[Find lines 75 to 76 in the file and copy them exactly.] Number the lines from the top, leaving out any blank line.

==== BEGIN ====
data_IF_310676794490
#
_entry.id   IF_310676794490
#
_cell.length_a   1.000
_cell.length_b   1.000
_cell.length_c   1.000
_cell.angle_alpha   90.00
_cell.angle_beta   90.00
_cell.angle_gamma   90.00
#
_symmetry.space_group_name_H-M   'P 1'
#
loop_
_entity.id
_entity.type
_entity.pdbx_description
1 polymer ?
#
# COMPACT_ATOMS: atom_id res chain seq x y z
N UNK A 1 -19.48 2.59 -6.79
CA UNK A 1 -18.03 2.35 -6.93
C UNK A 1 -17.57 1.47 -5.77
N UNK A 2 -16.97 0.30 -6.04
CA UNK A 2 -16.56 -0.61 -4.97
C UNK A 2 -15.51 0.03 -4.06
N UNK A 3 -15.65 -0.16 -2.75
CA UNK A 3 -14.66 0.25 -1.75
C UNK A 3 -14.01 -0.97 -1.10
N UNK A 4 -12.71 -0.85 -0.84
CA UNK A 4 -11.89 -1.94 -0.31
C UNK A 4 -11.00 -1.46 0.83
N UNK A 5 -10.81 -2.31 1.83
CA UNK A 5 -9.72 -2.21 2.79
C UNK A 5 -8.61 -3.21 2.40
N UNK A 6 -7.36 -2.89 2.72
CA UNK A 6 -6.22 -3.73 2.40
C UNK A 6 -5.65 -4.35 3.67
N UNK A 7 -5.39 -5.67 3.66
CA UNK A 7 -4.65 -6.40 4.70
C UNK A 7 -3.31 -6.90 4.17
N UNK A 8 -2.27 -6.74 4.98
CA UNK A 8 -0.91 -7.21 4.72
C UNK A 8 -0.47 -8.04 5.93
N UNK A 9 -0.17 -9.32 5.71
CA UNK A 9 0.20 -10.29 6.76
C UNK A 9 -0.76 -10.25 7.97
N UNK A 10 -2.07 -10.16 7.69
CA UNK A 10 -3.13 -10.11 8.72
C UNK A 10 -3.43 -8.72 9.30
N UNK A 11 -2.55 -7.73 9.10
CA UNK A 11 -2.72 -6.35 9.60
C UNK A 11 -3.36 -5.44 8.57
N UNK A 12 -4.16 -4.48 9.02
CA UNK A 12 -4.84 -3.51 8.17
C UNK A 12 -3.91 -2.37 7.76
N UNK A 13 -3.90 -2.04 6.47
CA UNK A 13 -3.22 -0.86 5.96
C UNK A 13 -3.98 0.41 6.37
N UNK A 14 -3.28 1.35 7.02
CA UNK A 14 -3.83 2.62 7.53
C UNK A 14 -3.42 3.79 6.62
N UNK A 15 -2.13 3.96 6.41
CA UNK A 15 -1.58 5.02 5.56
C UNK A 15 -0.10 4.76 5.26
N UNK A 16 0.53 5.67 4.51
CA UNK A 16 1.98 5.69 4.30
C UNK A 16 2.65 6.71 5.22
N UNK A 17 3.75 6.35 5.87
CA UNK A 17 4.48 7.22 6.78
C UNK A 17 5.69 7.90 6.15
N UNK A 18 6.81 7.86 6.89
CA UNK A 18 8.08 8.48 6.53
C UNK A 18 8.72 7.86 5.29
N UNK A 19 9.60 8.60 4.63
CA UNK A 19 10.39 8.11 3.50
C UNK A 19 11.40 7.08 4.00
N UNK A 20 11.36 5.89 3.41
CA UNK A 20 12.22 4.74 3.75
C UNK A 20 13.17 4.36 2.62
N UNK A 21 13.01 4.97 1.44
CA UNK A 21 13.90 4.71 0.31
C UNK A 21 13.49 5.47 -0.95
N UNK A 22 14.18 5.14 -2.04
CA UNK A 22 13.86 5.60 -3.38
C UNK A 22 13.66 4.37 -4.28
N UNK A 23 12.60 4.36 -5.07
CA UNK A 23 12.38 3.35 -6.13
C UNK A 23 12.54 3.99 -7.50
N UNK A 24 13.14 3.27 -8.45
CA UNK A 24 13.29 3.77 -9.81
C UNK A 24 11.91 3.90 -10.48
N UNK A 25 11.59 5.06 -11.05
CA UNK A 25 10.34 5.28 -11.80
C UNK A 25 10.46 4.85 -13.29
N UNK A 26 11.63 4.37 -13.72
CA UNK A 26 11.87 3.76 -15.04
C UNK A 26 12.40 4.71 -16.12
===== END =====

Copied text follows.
N UNK A 19 9.60 8.60 4.63
CA UNK A 19 10.39 8.11 3.50